Reply
  46. Menacia

    Oh, sorry, this resume was for the position of “bodice-ripper” author…must have found its way to your desk in error…

    Reply
  47. The_artist_formerly_known_as_Anon-2

    But to be honest — I cannot find a lot of humor in job applicants who use desperate means to find employment.

    That cover letter got everyone’s attention, did it not?

    Perhaps 99 people will reject it, one hiring manager might get curious and follow up on it.

    Reply
    1. Observer

      I can’t imagine any reasonable hiring manager actually following up, and if anyone else saw that cover letter, they would never be able to make the candidacy move forward.

      Reply
    2. Ask a Manager Post author

      Highly, highly unlikely. It’s not just awful; it’s creepy.

      That idea — that it got everyone’s attention so maybe it will work — is responsible for some of the worst job hunting attempts out there.

      This doesn’t read as desperate to me, just really poor judgment.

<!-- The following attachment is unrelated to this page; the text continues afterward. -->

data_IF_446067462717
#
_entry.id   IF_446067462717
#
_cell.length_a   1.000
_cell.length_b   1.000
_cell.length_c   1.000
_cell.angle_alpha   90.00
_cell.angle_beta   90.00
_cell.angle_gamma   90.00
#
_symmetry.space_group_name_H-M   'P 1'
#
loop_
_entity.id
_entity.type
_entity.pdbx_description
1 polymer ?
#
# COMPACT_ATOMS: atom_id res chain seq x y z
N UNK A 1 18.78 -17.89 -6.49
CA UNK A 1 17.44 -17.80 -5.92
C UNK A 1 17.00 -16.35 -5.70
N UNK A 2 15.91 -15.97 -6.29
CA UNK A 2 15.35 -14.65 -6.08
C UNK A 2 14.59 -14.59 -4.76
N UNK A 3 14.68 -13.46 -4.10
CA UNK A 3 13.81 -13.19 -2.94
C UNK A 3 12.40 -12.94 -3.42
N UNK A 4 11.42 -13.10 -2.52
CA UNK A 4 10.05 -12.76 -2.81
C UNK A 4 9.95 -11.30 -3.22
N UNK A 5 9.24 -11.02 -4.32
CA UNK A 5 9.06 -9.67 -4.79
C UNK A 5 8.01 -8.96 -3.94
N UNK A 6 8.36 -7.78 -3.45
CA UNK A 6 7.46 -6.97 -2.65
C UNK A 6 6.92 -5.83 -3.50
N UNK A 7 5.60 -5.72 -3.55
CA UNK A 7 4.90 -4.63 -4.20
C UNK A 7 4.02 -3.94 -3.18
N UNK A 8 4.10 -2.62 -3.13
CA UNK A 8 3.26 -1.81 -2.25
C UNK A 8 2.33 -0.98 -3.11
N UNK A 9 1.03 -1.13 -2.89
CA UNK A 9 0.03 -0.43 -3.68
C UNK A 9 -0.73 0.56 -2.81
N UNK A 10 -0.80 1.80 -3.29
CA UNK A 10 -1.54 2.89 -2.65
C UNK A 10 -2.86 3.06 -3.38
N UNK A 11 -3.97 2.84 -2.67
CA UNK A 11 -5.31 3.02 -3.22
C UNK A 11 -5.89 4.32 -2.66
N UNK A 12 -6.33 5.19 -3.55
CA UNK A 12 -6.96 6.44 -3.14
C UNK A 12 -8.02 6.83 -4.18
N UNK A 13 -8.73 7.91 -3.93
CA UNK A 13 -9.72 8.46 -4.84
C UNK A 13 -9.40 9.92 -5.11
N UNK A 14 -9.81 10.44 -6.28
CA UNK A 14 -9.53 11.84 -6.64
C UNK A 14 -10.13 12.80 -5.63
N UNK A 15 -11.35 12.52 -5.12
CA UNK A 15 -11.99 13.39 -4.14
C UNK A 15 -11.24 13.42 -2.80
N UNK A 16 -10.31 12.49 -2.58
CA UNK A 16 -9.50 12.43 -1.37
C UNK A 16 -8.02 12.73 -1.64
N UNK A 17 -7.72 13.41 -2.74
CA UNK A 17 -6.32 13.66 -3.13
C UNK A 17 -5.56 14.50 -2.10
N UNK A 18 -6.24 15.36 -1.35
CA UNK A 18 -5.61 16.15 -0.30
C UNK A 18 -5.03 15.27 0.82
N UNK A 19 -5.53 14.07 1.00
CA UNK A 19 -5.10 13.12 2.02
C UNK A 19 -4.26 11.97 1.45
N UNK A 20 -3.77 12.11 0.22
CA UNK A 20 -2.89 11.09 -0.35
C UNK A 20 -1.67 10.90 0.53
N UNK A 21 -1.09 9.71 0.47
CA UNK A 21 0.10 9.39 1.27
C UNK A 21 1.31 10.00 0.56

Reply
    3. AW

      one hiring manager might get curious and follow up on it

      “Dear Allison,

      Our manager just hired the absolute worst co-worker I’ve ever had! He keeps walking around narrating other people’s lives, but not in a funny way like Thomas Sanders. It’s always something creepy. He manages to work in the word ‘sensual’ every time and some article of clothing ‘meandering’ someplace. Not only is he awful to be around but he’s completely incompetent. It’s clear he doesn’t know what he’s doing but all he cares about is that his work looks sophisticated, whatever that even means. I can’t decide what’s worse: the fact that the hiring manager chose him because he did this in his cover letter or that we work in HR! Yes, that’s right, the future harassment lawsuit is an HR employee!”